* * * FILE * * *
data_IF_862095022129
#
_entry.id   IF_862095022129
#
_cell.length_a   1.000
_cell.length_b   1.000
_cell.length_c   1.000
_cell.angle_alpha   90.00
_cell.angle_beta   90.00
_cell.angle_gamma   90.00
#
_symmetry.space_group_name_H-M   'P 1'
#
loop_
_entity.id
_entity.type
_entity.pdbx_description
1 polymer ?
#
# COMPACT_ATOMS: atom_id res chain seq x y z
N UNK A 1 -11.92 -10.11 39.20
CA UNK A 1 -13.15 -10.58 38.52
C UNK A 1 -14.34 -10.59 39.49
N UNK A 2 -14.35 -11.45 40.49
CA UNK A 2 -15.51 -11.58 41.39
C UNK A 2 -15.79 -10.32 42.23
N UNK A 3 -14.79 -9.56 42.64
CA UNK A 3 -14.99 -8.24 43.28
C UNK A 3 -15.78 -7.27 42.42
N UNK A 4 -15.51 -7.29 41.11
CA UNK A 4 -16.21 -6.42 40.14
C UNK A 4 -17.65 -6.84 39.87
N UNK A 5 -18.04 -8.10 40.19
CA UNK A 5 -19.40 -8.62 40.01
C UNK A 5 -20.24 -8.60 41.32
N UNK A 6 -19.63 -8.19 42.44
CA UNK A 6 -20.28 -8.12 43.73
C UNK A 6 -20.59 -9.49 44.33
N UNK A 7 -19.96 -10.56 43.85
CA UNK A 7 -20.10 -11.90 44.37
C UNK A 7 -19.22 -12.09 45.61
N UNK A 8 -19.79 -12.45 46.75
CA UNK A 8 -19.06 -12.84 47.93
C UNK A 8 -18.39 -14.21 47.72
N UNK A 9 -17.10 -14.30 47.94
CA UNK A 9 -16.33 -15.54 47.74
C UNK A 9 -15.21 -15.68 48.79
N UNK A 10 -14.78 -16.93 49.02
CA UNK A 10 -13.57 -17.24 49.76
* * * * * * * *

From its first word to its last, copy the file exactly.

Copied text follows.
data_IF_862095022129
#
_entry.id   IF_862095022129
#
_cell.length_a   1.000
_cell.length_b   1.000
_cell.length_c   1.000
_cell.angle_alpha   90.00
_cell.angle_beta   90.00
_cell.angle_gamma   90.00
#
_symmetry.space_group_name_H-M   'P 1'
#
loop_
_entity.id
_entity.type
_entity.pdbx_description
1 polymer ?
#
# COMPACT_ATOMS: atom_id res chain seq x y z
N UNK A 1 -11.92 -10.11 39.20
CA UNK A 1 -13.15 -10.58 38.52
C UNK A 1 -14.34 -10.59 39.49
N UNK A 2 -14.35 -11.45 40.49
CA UNK A 2 -15.51 -11.58 41.39
C UNK A 2 -15.79 -10.32 42.23
N UNK A 3 -14.79 -9.56 42.64
CA UNK A 3 -14.99 -8.24 43.28
C UNK A 3 -15.78 -7.27 42.42
N UNK A 4 -15.51 -7.29 41.11
CA UNK A 4 -16.21 -6.42 40.14
C UNK A 4 -17.65 -6.84 39.87
N UNK A 5 -18.04 -8.10 40.19
CA UNK A 5 -19.40 -8.62 40.01
C UNK A 5 -20.24 -8.60 41.32
N UNK A 6 -19.63 -8.19 42.44
CA UNK A 6 -20.28 -8.12 43.73
C UNK A 6 -20.59 -9.49 44.33
N UNK A 7 -19.96 -10.56 43.85
CA UNK A 7 -20.10 -11.90 44.37
C UNK A 7 -19.22 -12.09 45.61
N UNK A 8 -19.79 -12.45 46.75
CA UNK A 8 -19.06 -12.84 47.93
C UNK A 8 -18.39 -14.21 47.72
N UNK A 9 -17.10 -14.30 47.94
CA UNK A 9 -16.33 -15.54 47.74
C UNK A 9 -15.21 -15.68 48.79
N UNK A 10 -14.78 -16.93 49.02
CA UNK A 10 -13.57 -17.24 49.76